The Electronic Entertainment Expo (E3) has long served as the showcase of the games industry. The event’s host, the Electronic Software Association, announced this summer that the event was going to be discontinued, leading to heated debates in the blogosphere about what this decision might be signaling about the cultural status of games. The noisy, garish, spectacular quality of E3 had set the tone for the commercial games industry: this was the place where the buyers for the major retail chains went to see the new product and design and marketing decisions were often made with an eye to what would look really spectacular when displayed on the big monitors that dominated the floor at E3. One could even argue that the costuming of game characters were designed so that those characters could be embodied by the “booth babes” who worked the floor, trying to lather up the mostly male patrons of the convention, and get them “excited” about some new title.
Many people wondered what would happen if this show disappeared. In this blog, I argued for one possible scenario:
One step is to separate out the various functions which E3 served and see whether they should be combined or remain separate. Clearly, the industry will need some ways to introduce its new products to retailers and there’s some danger that the next step will be to fragment this process — allowing the major companies to have their own shows (as Next Generation suggests) but leaving the smaller publishers out in the cold. I don’t think that would be a very good thing for the games industry. A second key function would be to inform the public about the current state of the games industry. For example, the Penny Arcade Expo may function more like San Diego Comiccon in providing a space where industry figures communicate more directly with their fans, while there are moves underway to develop an independent games festival that functions more like Sundance does within the film industry, offering a place to showcase work by smaller publishers or games that fall further outside the commercial mainstream. We are seeing a growing number of gatherings with more specialized focuses, such as those centering on casual games, mobile games, serious games, even religious games, each of which serves a specific niche as compared to the general interest focus of E3. The Game Developers Conference may absorb more of the training and recruitment functions that were associated with E3. And so forth.
One of the new events which have emerged in the wake of the collapse of E3 is the Indiecade, which is presenting itself as a celebration of games and play in all of their many manifestations. As envisioned by Stephanie Barish and her collaborators, the Indiecade will be an event designed to heighten public awareness of the diversity of games production and to recognize innovative and distinctive work across all games platforms. It will be an event where new games, as well as works in progress, get displayed. So, if E3 helped to shape the content and style of commercial games, one may wonder what will happen if there is another kind of event which really does attract critical awareness and public interest and which operates with different aesthetic, economic, and pedagogical goals.
Last time, Barish offered some thoughts about the current state of the games industry and why she feels an independent games movement and a games festival is needed. Today, I am running the second part of that interview, allowing Barish to talk about what kind of role her festival hopes to play for the producers and consumers of independent games. I am running it as part of an ongoing series showcasing key movers and shakers within the independent games movement.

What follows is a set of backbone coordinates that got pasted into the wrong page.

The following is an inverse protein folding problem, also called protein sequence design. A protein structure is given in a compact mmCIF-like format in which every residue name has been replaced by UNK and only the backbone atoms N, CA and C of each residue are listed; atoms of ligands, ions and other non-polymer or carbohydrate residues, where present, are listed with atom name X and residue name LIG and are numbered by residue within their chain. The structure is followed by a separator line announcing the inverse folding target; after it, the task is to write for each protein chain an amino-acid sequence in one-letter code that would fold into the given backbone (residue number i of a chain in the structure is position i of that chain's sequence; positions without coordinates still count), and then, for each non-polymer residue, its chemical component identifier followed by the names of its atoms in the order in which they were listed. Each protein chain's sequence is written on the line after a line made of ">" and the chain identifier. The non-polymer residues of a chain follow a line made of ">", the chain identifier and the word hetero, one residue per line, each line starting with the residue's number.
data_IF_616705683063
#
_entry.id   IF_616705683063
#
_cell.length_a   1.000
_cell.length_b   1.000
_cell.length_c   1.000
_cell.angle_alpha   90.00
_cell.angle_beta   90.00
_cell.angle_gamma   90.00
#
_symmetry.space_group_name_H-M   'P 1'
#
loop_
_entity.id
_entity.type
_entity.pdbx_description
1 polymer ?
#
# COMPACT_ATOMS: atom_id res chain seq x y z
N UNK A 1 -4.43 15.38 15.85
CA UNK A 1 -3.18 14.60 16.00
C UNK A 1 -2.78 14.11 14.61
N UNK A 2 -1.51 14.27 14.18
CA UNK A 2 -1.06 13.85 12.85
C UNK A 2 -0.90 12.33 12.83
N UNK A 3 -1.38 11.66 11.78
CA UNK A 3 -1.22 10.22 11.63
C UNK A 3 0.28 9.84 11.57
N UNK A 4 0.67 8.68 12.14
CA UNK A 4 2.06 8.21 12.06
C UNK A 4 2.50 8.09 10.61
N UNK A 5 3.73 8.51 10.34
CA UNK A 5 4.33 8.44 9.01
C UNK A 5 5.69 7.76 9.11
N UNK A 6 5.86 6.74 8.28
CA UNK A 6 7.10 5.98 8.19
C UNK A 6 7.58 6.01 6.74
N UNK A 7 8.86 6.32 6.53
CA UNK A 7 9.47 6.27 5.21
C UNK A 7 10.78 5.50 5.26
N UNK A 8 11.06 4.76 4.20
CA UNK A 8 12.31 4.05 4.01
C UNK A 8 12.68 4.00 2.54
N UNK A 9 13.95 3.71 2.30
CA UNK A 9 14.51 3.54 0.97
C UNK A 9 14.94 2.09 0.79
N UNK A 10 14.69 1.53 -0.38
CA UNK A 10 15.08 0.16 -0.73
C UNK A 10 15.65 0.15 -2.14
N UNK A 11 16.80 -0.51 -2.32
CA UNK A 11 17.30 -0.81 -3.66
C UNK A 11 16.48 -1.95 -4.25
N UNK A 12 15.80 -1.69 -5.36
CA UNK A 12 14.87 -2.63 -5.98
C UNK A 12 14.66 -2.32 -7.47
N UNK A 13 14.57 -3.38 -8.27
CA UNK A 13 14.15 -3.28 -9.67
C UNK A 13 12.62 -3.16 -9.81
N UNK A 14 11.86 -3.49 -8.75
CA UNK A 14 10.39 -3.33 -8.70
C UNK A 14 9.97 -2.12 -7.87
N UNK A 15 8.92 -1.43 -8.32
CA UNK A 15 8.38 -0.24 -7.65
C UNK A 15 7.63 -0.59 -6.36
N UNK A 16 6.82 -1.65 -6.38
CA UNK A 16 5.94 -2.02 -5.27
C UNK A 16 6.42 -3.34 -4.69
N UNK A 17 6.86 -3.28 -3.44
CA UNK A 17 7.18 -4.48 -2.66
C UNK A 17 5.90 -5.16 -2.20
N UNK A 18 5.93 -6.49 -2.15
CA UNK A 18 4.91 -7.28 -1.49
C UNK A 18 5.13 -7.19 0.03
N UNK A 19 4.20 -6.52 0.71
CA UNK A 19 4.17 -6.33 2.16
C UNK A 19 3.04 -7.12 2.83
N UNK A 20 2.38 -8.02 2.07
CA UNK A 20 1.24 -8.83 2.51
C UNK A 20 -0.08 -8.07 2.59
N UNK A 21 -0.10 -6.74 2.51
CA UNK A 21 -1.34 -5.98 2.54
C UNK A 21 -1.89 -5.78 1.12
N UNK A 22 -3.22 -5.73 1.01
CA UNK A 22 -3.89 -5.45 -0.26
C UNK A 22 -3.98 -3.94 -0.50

For more information about the festival, check out their home page. The festival is scheduled to run in Fall of 2007 in Santa Monica, California.
Barish asked me to acknowledge the contributions of her collaborators to shaping her responses to these questions:Scott Chamberlin (Partner) , Janine Fron (Conference Chair), Sam Gustman (CMC V.P., Partner), Kirsten Paul (IndieCade Program Manager), and Celia Pearce (IndieCade Festival Chair).
*Sidebar: Anyone who would like to see my keynote address from the Serious Games Conference can see it here.
What roles do you see Indiecade playing in fostering an Independent games movement?
While the industry needs the equivalent of Run Lola Run, Billy Elliot, and any number of other important independent work, independent game designers don’t necessarily need IndieCade for inspiration. They are already inspired. Independent gamemakers make games for the same reason independent filmmakers make movies, to express something they are passionate about. Of course they hope to make money as well, but this is not necessarily their driving force. On the other hand, they do need and want a public forum to show their work, a place to meet collaborators, a community, and public acknowledgment of their work. In other words, a wide-scale dedicated universal gathering. At least in the United States, all of the other independent game festivals are buried under a film festival (Slamdance) or an industry conference (GDC). We need a forum of our own, fully playable, inclusive of all forms and screens, and with public access. “Play” needs to be exalted. Independent games need an environment dedicated to making them successful, and that is our dedication.
Can a games festival serve the same needs as a film festival given the very different nature of the two media (that is, films are designed to be watched in large scale social settings, where-as most games facilitate only a limited number of participants.)